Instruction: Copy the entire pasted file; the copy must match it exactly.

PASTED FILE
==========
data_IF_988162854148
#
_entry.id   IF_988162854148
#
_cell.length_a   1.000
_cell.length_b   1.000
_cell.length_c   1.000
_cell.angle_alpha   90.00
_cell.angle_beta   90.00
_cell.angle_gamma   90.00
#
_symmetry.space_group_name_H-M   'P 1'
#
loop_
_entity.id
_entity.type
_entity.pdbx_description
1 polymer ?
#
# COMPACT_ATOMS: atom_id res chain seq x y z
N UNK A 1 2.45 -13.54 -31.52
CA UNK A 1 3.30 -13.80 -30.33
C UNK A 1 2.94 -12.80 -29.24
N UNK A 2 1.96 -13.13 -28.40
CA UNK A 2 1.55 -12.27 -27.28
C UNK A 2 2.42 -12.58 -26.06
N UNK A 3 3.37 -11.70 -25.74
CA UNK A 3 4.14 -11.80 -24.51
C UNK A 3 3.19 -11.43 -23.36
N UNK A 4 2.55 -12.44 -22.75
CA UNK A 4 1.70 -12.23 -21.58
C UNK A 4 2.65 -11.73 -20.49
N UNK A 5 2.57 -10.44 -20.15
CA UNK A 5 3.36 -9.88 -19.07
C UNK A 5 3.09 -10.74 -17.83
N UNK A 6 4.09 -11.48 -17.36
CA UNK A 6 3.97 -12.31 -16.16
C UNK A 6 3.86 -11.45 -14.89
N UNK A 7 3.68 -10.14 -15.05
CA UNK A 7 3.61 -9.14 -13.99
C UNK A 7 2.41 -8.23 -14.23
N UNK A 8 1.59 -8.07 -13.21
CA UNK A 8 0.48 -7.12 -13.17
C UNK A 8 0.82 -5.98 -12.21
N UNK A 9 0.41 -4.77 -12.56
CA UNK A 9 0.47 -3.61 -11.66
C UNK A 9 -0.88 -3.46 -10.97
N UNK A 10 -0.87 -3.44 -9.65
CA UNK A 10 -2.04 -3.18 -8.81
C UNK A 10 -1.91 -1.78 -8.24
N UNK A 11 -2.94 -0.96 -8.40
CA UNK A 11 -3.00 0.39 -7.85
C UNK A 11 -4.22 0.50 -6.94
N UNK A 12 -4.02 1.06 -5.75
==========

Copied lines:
data_IF_988162854148
#
_entry.id   IF_988162854148
#
_cell.length_a   1.000
_cell.length_b   1.000
_cell.length_c   1.000
_cell.angle_alpha   90.00
_cell.angle_beta   90.00
_cell.angle_gamma   90.00
#
_symmetry.space_group_name_H-M   'P 1'
#
loop_
_entity.id
_entity.type
_entity.pdbx_description
1 polymer ?
#
# COMPACT_ATOMS: atom_id res chain seq x y z
N UNK A 1 2.45 -13.54 -31.52
CA UNK A 1 3.30 -13.80 -30.33
C UNK A 1 2.94 -12.80 -29.24
N UNK A 2 1.96 -13.13 -28.40
CA UNK A 2 1.55 -12.27 -27.28
C UNK A 2 2.42 -12.58 -26.06
N UNK A 3 3.37 -11.70 -25.74
CA UNK A 3 4.14 -11.80 -24.51
C UNK A 3 3.19 -11.43 -23.36
N UNK A 4 2.55 -12.44 -22.75
CA UNK A 4 1.70 -12.23 -21.58
C UNK A 4 2.65 -11.73 -20.49
N UNK A 5 2.57 -10.44 -20.15
CA UNK A 5 3.36 -9.88 -19.07
C UNK A 5 3.09 -10.74 -17.83
N UNK A 6 4.09 -11.48 -17.36
CA UNK A 6 3.97 -12.31 -16.16
C UNK A 6 3.86 -11.45 -14.89
N UNK A 7 3.68 -10.14 -15.05
CA UNK A 7 3.61 -9.14 -13.99
C UNK A 7 2.41 -8.23 -14.23
N UNK A 8 1.59 -8.07 -13.21
CA UNK A 8 0.48 -7.12 -13.17
C UNK A 8 0.82 -5.98 -12.21
N UNK A 9 0.41 -4.77 -12.56
CA UNK A 9 0.47 -3.61 -11.66
C UNK A 9 -0.88 -3.46 -10.97
N UNK A 10 -0.87 -3.44 -9.65
CA UNK A 10 -2.04 -3.18 -8.81
C UNK A 10 -1.91 -1.78 -8.24
N UNK A 11 -2.94 -0.96 -8.40
CA UNK A 11 -3.00 0.39 -7.85
C UNK A 11 -4.22 0.50 -6.94
N UNK A 12 -4.02 1.06 -5.75